05.08.2020 Crystal-balling the Coal Ash Closure Regulations for the Electric Generation Sector
On April 17, 2015, EPA issued the final coal combustion residuals (CCR) Rule (the 2015 CCR Rule), providing the first federal regulatory scheme for the disposal of CCR materials. The 2015 CCR Rule regulates only facilities in the electric generation sector. EPA chose to regulate CCR under Subtitle D of the Resource Conservation and Recovery Act (RCRA) as a solid waste. Since 2015, the CCR federal regulatory scheme has been fluid due to ongoing litigation with industry and environmental non-governmental organizations (eNGOs) and subsequent rulemakings tweaking the rule or responding to remands by the court.
EPA recently proposed two regulations that substantially revise the closure regulations for CCR-regulated Units (CCR Units), which are either surface impoundments or landfills that contain CCR material at electric generation facilities. The Closure Part A Rule revises the date when unlined CCR impoundments or those failing the CCR Rule’s location restrictions must begin closure by ceasing placing CCR in the impoundment. The Closure Part A Rule also provides extension opportunities for facilities that lack alternate capacity for CCR disposal. EPA also proposed the Closure Part B Rule that offers facilities an opportunity to make a site-specific demonstration that the existing impoundment’s liner is sufficiently protective so that there is “no reasonable probability of adverse effects on health or the environment.” The Closure Part B Rule is crucial to some facilities because these demonstrations will dictate whether such facilities have to close their impoundments altogether.
The comment period for both proposed rules has now closed. Industry’s reception of the concepts proposed by the rules has generally been positive. However, industry commented on rulemaking assumptions, such as how long it takes for some units to obtain alternate capacity for CCR disposal. Alternate capacity hinges on a facility conducting a project to retrofit an impoundment by adding a compliant liner, repowering from coal to natural gas, or converting from a wet coal combustion byproduct handling process to a dry handling process. eNGOs filed comments in opposition to the Closure Part A and B Rules, objecting to EPA granting extensions beyond the CCR Rule closure commencement deadline and opposing the inclusion of a site-specific liner demonstration process.
Looking at the current rulemaking course, the closure regulations for EGUs should be settled in the next six months. Many of the deadlines that EPA has proposed for closure commencement extensions (June 30, 2020) and initial liner demonstration applications (after the Final Rule) will happen in 2020. EPA will also promulgate final closure rules this year. EPA should also have an opportunity to process many of the site-specific closure commencement extension requests in 2020. However, complete liner demonstration packages will not be due until 2021. EPA’s review of site-specific technical information to demonstrate that a liner is sufficiently protective will take place in 2021. Only upon completion of that review will those facilities have certainty as to whether the impoundment in question must close.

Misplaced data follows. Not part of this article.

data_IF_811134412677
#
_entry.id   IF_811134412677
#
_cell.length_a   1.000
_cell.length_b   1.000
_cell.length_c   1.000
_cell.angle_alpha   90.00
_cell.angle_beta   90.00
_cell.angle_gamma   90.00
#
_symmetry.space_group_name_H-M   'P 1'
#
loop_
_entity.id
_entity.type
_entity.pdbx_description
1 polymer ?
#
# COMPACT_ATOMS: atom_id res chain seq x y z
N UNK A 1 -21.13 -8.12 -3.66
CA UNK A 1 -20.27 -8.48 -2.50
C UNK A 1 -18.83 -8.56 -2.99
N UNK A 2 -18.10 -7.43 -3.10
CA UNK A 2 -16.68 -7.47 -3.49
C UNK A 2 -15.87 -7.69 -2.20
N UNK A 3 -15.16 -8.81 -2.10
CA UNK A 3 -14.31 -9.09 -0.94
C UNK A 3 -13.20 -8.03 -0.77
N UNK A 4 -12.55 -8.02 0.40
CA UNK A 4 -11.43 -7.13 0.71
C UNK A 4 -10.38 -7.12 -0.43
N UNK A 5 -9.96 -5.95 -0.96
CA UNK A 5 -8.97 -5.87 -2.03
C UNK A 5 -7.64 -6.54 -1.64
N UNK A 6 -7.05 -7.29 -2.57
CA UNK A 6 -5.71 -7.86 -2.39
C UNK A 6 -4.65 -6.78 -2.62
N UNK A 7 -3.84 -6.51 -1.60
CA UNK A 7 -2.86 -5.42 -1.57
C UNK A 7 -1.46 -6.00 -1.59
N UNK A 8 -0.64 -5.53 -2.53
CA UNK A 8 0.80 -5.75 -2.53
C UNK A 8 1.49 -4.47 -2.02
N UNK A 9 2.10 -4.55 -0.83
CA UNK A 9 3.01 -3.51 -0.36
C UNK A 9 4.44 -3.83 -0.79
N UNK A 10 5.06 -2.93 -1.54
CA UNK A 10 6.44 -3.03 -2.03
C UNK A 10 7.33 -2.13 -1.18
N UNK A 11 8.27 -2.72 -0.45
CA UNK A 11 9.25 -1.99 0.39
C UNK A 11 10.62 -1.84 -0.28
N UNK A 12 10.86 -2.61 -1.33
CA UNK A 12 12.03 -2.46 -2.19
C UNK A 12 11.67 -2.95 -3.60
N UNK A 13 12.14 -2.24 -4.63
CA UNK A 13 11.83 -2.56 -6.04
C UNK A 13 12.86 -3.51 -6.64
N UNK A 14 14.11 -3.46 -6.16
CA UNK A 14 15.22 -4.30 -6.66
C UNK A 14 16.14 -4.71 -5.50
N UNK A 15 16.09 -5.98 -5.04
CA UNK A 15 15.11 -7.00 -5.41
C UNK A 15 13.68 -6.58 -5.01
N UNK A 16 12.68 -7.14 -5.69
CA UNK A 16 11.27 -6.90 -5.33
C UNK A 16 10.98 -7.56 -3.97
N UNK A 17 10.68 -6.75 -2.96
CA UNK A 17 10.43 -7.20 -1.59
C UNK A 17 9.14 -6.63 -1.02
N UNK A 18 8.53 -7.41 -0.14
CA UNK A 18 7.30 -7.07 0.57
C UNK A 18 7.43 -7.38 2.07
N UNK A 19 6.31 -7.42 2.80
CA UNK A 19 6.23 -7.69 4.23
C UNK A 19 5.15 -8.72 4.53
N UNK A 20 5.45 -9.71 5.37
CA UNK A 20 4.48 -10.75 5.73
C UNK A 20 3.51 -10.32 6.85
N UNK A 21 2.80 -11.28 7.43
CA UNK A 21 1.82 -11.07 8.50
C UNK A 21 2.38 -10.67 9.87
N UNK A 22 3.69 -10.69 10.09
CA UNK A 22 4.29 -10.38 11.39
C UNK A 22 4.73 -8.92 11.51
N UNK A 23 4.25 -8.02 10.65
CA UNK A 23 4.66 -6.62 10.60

The tough news for the electric generation sector is that politics could shake up the CCR regulatory scheme, as it is presently proposed. If there is a change in presidential leadership in 2021, the proposed rules could be subject to rulemaking rollbacks. Site-specific closure commencement extensions that EPA issues in 2020 are unlikely to change once they are finalized. Conversely, site-specific determinations that EPA does not finalize in 2020 are at the most risk. The process for an alternate liner demonstration is the most vulnerable. These demonstration decisions are slated for 2021. Even if the liner demonstration process is hypothetically still available (e.g., it is not rolled back by a subsequent rulemaking), EPA will have the authority to interpret the criteria for showing a successful demonstration very narrowly. In other words, EPA could simply deny all of the demonstrations. Obviously, the coming presidential election will be a pivotal point for the future and finality of the CCR closure process.
My article entitled “Why Coal Ash Regulation Should Be On Everyone’s Watch List” in the November 2019 issue of Environmental Notes highlights how any source that has combusted coal should be following the developments in the coal ash regulations that apply to the electric generation sector. For other industries, it continues to be important to follow the outcome of the rulemaking, judicial, and political processes on the closure regulations for the CCR Rule. Future state and federal standards regulating coal ash outside of the utility sector will grapple with the same closure issues on impoundment liner protectiveness, flexibility to seek alternate CCR disposal capacity, and the practical meaning of the RCRA Subtitle D Protectiveness Standard.
Hazardous and Solid Waste Management System; Disposal of Coal Combustion Residuals From Electric Utilities, 80 Fed. Reg. 21302 (Apr. 17, 2015).
Hazardous and Solid Waste Management System; Disposal of Coal Combustion Residuals from Electric Utilities; A Holistic Approach to Closure Part A: Deadline to Initiate Closure, 84 Fed. Reg. 65941 (Dec. 2, 2019).
Hazardous and Solid Waste Management System: Disposal of CCR; A Holistic Approach to Closure Part B: Alternate Demonstration for Unlined Surface Impoundments; Implementation of Closure; Legacy Units, 85 Fed. Reg. 12478 (Mar. 3, 2020).
42 U.S.C. § 6944(a) (The RCRA Subtitle D protectiveness standard for CCR units is to ensure there is “no reasonable probability of adverse effects on health or the environment.”).